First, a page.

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I have a question concerning memory use in R when using the MNP package. My goal is to estimate a multinomial probit model and then using the model to predict choices on a large set of data. I have split the predictor data in a list of pieces.

The problem is that when I loop over the list to predict, the memory used by R grows constantly and uses swap space after reaching the maximum memory of my computer. The allocated memory is not released even when hitting those boundaries. This happens even though I do not create any additional objects and so I don't understand what is going on.

Below I pasted an example code that suffers from the described problem. When running the example, the memory grows constantly and remains used even after removing all variables and calling gc().

The real data I have is much larger than what is generated in the example, so I need to find a workaround.

My questions are:

Why does this script use so much memory?

How can force R to release the allocated memory after each step?

library(MNP)

nr <- 10000
draws <- 500
pieces <- 100

# Create artificial training data
trainingData <- data.frame(y = sample(c(1,2,3), nr, rep = T), x1 = sample(1:nr), x2 = sample(1:nr), x3 = sample(1:nr))

# Create artificial predictor data
predictorData <- list()
for(i in 1:pieces){
    predictorData[[i]] <- data.frame(y = NA, x1 = sample(1:nr), x2 = sample(1:nr), x3 = sample(1:nr))
}

# Estimate multinomial probit
mnp.out <- mnp(y ~ x1 + x2, trainingData, n.draws = draws)

# Predict using predictor data
predicted <- list()
for(i in 1:length(predictorData)){
    cat('|')
    mnp.pred <- predict(mnp.out, predictorData[[i]], type = 'prob')$p
    mnp.pred <- colnames(mnp.pred)[apply(mnp.pred, 1, which.max)]
    predicted[[i]] <- mnp.pred
    rm(mnp.pred)
    gc()
}

# Unite output into one string
predicted <- factor(unlist(predicted))

Here are the output statistics after running the script:

> rm(list = ls())
> gc()
         used (Mb) gc trigger  (Mb) max used  (Mb)
Ncells 158950  8.5     407500  21.8   407500  21.8
Vcells 142001  1.1   33026373 252.0 61418067 468.6

Here are my specifications of R:

> sessionInfo()

R version 2.13.1 (2011-07-08)
Platform: x86_64-apple-darwin9.8.0/x86_64 (64-bit)

locale:
[1] en_US.UTF-8/en_US.UTF-8/C/C/en_US.UTF-8/en_US.UTF-8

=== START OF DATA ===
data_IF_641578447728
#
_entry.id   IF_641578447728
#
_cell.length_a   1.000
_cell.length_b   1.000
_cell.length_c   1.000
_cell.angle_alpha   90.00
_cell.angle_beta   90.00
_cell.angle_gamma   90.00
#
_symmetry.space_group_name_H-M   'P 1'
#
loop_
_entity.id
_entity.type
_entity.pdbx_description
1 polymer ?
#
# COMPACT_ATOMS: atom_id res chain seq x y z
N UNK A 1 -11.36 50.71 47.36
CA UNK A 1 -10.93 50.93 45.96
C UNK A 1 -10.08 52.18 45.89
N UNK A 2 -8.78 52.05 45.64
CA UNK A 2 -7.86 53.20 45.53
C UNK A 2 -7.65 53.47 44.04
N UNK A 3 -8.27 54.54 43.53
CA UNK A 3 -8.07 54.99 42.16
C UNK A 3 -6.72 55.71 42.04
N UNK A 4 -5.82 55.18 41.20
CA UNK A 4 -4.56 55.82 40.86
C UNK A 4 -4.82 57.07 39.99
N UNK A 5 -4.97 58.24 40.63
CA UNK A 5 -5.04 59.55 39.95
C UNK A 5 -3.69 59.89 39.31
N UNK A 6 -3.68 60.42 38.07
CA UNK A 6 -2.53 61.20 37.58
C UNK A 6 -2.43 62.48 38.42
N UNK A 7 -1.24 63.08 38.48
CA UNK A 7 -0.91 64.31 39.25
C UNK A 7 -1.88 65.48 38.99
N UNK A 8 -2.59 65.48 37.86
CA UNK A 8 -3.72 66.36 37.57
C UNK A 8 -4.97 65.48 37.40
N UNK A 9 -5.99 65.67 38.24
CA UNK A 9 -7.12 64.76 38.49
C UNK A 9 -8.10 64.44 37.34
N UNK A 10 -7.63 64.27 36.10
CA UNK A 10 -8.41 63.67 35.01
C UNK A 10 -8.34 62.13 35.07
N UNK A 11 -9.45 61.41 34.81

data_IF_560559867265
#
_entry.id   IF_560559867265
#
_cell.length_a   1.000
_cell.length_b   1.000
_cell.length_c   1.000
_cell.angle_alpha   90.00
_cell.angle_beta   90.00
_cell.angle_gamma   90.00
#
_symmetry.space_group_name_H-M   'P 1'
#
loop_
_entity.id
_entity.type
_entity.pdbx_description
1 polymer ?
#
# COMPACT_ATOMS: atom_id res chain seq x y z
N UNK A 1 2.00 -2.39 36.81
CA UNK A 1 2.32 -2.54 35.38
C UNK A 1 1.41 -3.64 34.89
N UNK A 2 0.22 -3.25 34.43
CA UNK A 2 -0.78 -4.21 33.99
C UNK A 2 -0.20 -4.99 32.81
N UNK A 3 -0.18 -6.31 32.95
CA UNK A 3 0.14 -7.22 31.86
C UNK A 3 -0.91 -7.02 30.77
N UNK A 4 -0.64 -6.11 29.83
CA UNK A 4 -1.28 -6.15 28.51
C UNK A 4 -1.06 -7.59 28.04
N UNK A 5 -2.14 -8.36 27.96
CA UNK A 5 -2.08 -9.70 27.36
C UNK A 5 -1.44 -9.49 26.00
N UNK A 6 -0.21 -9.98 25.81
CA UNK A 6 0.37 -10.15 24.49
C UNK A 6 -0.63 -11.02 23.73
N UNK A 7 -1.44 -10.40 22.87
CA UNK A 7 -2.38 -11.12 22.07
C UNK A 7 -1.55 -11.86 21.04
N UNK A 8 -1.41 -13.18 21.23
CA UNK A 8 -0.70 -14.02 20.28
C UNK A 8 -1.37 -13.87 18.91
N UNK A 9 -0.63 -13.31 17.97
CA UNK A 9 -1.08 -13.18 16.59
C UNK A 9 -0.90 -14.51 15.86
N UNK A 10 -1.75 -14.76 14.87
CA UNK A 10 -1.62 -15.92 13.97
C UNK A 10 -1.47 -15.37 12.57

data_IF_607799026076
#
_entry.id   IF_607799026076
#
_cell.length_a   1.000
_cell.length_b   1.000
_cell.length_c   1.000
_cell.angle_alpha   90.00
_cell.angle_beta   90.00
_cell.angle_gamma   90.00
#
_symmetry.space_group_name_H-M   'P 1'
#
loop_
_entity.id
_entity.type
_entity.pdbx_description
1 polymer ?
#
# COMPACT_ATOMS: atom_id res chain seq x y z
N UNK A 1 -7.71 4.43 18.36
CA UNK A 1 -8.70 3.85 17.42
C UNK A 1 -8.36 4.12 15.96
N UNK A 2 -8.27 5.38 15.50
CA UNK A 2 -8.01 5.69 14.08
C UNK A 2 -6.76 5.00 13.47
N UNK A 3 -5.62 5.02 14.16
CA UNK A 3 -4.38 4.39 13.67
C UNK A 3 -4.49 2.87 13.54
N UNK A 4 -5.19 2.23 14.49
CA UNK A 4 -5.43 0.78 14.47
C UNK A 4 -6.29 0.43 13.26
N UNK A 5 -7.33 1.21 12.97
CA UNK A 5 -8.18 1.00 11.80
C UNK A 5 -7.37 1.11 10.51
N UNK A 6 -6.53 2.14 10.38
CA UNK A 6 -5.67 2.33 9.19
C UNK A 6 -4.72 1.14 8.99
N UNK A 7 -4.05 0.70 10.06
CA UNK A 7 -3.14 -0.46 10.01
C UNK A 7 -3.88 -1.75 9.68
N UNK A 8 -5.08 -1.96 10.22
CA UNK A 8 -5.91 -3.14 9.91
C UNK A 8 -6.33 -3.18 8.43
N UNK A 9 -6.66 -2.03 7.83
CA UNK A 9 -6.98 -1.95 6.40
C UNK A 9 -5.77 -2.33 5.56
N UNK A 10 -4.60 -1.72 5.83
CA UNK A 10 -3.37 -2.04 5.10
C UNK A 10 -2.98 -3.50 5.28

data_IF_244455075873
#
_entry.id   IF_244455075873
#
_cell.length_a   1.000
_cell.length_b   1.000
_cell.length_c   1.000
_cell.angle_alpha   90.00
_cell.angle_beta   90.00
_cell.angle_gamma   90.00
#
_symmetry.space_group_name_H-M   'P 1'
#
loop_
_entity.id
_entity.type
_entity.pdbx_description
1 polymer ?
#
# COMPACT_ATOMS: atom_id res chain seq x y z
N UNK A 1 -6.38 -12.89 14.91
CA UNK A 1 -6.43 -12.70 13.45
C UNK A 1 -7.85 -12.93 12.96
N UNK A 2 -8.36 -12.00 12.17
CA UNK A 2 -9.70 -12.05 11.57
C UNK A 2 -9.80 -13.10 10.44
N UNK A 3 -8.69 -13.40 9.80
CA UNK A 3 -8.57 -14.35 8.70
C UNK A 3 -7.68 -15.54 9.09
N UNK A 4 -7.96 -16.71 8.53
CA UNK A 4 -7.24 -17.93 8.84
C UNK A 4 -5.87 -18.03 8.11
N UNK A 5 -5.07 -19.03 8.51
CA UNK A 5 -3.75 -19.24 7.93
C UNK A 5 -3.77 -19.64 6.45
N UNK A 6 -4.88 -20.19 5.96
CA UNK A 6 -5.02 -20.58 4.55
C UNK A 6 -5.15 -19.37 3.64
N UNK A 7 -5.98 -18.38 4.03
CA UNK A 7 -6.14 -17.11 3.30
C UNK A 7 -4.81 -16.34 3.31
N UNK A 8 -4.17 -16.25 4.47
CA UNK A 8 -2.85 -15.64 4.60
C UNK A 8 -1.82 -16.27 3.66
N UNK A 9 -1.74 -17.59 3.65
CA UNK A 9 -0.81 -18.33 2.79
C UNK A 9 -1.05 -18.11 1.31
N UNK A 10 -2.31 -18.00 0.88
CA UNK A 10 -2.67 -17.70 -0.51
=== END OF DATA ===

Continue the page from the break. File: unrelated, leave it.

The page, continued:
attached base packages:
[1] stats     graphics  grDevices utils     datasets  methods   base     

other attached packages:
[1] MNP_2.6-2   MASS_7.3-14
share|improve this question
    
After running the above script (including rm() and gc()) the memory use on my computer is the following: RSIZE 5661M, VPRVT 6108M, VSIZE 9500M –  yellowcap Oct 20 '11 at 9:29
    
This is peculiar. What was the virtual memory usage before running this? As for the resident memory, this can be bogus - sometimes these are buffers that can be reclaimed by the OS. If OSX has free, try it and report that info. Also, what happens if you use the most recent version of R? I see that there's no more recent version of MNP. –  Iterator Oct 20 '11 at 11:26

1 Answer 1

The results don't seem anomalous, as in I don't think this evidences a memory leak. I suspect that you're misreading the data from gc(): the right hand column is the maximum memory used during the tracking of memory by R. If you use gc(reset = TRUE), then the maximum shown will be the memory used in the LHS, i.e. the 8.5MB and 1.1MB listed under "used".

I suspect that MNP just consumes a lot of memory during the prediction phase, so there's not much that can be done, other than to break up the prediction data into even smaller chunks, with fewer rows.

If you have multiple cores, you might consider using the foreach package, along with doSMP or doMC, as this will give you the speedup of independent calculations and the benefit of clearing the RAM allocated after each iteration of the loop is complete (as it involves a fork of R that uses a separate memory space, I believe).

share|improve this answer
    
Using the foreach package could solve part of the problem, its a good idea. The problem in the predictor loop remains though. At least on my computer the memory used by R in this script grows steadily and is only released upon quitting R. I edited the script and increased the nr of pieces to 100. If I run the edited script on my computer, the predictor loop makes the memory use grow and the memory is not released even when it reaches the maximum ram (it just starts using swap space). –  yellowcap Oct 20 '11 at 9:07
    
If foreach doesn't work out, I guess it's best to contact the maintainer. You might also try the Unix utility valgrind to see if there are any memory leaks that show up. I assume this also works on OS X. –  Iterator Oct 20 '11 at 11:32

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